Bald Eagle


Bald Eagle

As the national symbol of the United States, the awe inspiring adult Bald Eagle is one of the most recognized birds throughout its vast range of North America. Despite its distinctive appearance and impressive size it was nearly driven to extinction in the lower 48 states by the mid 1900’s due to the use of pesticides, particularly DDT which rendered the species incapable of successful reproduction. The passage of The Endangered Species Act of 1973 and the banning of DDT allowed for a partial rebound of the species in areas of the county that still provide soaring old-growth forests near large bodies of fresh water suitable for their nesting requirements with ready access to abundant fish, their preferred diet.

It takes four years for the young Bald Eagle to attain its characteristic adult appearance of a white head, white tail and starkly contrasting dark chocolate brown body. An enormous, hooked yellow bill, powerful yellow talons and piercing yellow eyes round out its fierce, commanding appearance. With a wingspan of nearly eight feet, a Bald Eagle makes an unforgettable impression. The formidable female is an impressive 25% larger than her male counterpart.

The densely populated, urban development of coastal Southern California provides a generally inhospitable habitat for a Bald Eagle. Yet to the surprised delight of Orange County observers, we have noted one or two young Bald Eagles intermittently appearing in our community over the last few winter seasons.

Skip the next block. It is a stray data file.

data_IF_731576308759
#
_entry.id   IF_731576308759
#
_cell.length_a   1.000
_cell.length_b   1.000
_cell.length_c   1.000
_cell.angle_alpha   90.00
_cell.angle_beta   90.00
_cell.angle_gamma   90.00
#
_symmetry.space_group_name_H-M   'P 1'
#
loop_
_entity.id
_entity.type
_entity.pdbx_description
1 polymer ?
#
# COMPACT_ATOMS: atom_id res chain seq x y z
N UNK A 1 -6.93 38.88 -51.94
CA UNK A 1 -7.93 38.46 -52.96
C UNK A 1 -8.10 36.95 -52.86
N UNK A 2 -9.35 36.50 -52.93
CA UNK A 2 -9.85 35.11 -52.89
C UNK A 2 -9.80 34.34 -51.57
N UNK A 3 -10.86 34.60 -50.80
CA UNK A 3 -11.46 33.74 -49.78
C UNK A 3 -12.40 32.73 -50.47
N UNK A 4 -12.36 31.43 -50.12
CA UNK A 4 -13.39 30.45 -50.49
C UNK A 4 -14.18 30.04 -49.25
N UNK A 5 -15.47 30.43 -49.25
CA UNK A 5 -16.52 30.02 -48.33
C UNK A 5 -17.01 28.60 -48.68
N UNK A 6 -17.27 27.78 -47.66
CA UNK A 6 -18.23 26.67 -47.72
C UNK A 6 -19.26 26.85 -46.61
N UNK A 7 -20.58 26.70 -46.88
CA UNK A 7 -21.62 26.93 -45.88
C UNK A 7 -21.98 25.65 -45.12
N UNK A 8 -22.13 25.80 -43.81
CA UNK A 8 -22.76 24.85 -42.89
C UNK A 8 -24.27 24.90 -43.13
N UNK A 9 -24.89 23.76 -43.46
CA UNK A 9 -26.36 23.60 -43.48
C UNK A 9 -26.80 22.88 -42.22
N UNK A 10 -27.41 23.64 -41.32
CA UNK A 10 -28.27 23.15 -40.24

Although an adult breeding pair forms a solid, life-long monogamous bond, the first four to five years of life are frequently a time for solo roaming, often to great distances from the fledged nest site. The immature bird’s mottled brown body with splotches of white indicates its sub-adult status as does its penchant for wandering quite far from range. It is not unusual to see the presumably same individual return in subsequent winters, even into its full maturity. Reaching adulthood, the compelling need and challenging task of finding a mate may ultimately dictate its wandering back towards the area it was born. As rapt observers we can only speculate and remain hopeful for best outcomes for the wandering visitor on its perilous life journey.

Bird gallery

Bird of the month flyer

Betty Kanne

Betty Kanne is a passionate birder based in Huntington Beach, California, known for her captivating "Bird of the Month" features authored for the HB Tree Society. With a keen eye and a deep appreciation for avian life, Betty brings to life the diverse array of bird species that call the Huntington Beach area home.

Betty's contributions play a vital role in raising awareness about the importance of birds in our ecosystems. Her dedication to sharing her knowledge and enthusiasm for birding inspires others to engage with nature and become stewards of their local environment, fostering a deeper connection between the community and the rich avian diversity of Huntington Beach, California.

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